[photo] Carthage Jail in Carthage, Illinois, where the Prophet Joseph and his brother Hyrum were martyred by a mob.

[photo] James Walker, town barber in Mt. Pleasant, Utah, demonstrates how he kept the brethren cleanshaven.

[photo] The Jex and Sons Broom Factory, Spanish Fork, Utah, 1896.

[photo] In documenting pioneer lifestyles, George Edward Anderson encouraged families to display some of their possessions. This unidentified family in Castle Gate, Utah, shows rocking chairs by the front door of their well-built house, a high chair for the baby, a horse, and, by chance, freshly laundered clothes drying in the sun.

[photo] Mrs. Albert Manwaring and her children, Springville, Utah, 1903. Albert Manwaring received a copy of this family portrait while serving a mission in England.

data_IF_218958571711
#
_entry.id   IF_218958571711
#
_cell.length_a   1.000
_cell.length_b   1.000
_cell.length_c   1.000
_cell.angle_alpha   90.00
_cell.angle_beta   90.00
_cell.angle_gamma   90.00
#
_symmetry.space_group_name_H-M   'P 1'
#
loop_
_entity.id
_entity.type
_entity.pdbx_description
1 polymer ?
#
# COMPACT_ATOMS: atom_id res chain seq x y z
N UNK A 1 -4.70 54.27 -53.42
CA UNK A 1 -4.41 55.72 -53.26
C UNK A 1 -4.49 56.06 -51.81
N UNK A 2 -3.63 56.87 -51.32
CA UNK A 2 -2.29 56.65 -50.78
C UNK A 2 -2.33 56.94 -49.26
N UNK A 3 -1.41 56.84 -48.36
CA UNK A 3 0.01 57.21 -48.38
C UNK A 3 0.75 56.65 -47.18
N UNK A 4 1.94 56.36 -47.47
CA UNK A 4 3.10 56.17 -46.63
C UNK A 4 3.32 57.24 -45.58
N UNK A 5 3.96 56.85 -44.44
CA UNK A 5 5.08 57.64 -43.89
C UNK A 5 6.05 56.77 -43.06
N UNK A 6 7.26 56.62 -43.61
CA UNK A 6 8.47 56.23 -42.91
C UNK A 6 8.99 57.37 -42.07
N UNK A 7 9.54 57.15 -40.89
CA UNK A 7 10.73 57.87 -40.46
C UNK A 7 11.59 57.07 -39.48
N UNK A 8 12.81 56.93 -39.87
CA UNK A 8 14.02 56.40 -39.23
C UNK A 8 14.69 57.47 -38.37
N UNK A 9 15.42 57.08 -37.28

[photo] Stanley Gardner’s section crew, Indianola, Utah, 1900.

[photo] The surviving Mormon pioneers of 1847 on the 50th anniversary of their arrival. Concerning this photograph, taken 100 years ago, on 24 July 1897, Edda Anderson wrote: “When dad took one of his most cherished pictures of the Utah Pioneers … several other photographers said it could not be done, it was useless to try, he would never get all those old people together long enough, but he did, and each face, even at the very back, stands out so clearly that each one can easily be recognized.”